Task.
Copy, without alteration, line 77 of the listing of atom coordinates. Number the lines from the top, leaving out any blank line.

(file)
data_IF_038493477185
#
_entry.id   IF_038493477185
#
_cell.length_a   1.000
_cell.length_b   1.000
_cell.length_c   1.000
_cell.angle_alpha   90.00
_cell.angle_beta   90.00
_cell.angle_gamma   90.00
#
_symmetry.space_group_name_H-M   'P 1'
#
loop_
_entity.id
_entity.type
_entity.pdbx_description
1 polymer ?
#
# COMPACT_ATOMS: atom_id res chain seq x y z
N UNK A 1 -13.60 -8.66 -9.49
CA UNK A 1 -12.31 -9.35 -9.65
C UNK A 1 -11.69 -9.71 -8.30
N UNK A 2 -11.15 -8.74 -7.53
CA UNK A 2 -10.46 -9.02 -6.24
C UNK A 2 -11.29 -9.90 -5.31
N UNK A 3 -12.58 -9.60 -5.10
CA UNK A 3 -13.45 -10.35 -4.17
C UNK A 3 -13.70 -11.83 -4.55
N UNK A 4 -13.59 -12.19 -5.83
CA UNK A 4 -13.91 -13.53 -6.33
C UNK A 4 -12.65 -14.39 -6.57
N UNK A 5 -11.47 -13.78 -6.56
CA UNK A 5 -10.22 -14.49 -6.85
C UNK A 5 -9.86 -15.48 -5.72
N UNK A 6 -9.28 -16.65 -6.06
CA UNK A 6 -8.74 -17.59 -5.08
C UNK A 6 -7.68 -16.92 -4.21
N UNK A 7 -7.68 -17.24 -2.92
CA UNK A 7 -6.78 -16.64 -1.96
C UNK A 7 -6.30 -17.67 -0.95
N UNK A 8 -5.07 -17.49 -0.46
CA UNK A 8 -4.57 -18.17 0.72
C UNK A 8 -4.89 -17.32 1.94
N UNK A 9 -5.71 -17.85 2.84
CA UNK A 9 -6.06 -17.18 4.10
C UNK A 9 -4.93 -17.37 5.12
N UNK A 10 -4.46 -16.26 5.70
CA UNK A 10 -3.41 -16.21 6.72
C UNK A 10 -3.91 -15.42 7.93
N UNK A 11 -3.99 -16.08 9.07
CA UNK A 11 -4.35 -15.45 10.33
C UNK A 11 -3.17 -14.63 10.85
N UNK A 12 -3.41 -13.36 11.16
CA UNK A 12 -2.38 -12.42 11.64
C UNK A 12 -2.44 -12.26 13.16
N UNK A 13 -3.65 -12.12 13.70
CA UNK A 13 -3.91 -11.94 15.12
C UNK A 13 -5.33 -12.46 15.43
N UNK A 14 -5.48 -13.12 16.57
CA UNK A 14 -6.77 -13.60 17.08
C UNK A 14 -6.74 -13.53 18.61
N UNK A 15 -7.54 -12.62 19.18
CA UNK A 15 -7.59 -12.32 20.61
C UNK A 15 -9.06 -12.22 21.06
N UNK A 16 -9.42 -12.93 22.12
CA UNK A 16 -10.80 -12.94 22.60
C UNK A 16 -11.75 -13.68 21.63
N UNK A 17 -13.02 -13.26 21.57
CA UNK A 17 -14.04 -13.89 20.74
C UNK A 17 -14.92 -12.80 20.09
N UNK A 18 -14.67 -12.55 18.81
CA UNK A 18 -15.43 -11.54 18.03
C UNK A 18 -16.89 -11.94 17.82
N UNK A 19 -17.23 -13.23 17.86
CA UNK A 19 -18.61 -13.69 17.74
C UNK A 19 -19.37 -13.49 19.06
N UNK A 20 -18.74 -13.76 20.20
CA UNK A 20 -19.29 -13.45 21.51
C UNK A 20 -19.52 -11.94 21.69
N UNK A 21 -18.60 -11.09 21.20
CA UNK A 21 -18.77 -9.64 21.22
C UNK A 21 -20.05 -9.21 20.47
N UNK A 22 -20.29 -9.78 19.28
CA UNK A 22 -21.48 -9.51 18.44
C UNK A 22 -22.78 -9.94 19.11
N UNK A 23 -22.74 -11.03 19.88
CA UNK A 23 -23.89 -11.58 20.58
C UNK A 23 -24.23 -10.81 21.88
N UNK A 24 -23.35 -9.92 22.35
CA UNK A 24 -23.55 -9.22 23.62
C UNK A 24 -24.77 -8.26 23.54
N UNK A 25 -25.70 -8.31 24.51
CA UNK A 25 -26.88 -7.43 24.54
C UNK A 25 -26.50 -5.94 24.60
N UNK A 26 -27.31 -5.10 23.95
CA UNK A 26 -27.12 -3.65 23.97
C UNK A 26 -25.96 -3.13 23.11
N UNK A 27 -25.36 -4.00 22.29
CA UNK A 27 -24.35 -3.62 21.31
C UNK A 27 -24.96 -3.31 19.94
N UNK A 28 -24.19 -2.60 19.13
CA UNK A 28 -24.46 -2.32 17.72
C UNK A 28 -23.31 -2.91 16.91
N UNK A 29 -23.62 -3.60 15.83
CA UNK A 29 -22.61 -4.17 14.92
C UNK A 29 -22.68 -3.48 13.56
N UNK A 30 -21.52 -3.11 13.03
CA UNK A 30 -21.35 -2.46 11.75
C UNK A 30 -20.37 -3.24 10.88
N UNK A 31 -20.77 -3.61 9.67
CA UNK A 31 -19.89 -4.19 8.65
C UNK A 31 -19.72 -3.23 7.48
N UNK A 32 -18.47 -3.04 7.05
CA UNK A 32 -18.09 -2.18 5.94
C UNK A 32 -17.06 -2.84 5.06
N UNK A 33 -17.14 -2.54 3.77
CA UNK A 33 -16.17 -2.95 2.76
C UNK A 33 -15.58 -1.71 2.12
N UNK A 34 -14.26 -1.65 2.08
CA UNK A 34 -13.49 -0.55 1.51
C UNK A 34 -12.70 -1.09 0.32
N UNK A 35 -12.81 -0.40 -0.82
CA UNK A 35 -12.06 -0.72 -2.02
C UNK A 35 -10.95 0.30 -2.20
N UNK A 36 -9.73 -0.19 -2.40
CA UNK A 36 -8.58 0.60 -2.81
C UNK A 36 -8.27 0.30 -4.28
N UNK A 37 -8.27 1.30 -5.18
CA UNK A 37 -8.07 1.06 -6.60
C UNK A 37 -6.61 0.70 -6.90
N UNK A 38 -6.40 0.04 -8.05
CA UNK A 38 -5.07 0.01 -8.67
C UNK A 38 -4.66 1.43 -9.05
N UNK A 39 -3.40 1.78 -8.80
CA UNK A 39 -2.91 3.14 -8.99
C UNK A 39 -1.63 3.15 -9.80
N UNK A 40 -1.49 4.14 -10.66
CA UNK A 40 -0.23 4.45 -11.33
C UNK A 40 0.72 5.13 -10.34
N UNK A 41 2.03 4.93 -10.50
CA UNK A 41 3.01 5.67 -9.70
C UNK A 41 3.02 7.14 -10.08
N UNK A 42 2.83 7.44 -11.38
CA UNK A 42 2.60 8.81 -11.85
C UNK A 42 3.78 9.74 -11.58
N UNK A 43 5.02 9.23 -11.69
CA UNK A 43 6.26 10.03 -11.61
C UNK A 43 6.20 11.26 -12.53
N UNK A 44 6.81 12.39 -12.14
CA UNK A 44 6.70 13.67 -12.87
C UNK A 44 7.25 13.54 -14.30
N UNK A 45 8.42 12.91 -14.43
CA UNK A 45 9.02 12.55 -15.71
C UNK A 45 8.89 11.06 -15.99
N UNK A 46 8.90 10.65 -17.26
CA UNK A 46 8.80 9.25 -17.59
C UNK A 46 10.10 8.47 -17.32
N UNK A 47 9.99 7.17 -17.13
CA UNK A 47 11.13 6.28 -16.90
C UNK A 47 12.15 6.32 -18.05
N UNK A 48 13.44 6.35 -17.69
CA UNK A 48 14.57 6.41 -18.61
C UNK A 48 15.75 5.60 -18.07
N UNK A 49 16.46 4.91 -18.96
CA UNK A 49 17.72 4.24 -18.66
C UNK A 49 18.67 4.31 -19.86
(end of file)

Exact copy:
C UNK A 19 -19.37 -13.49 19.06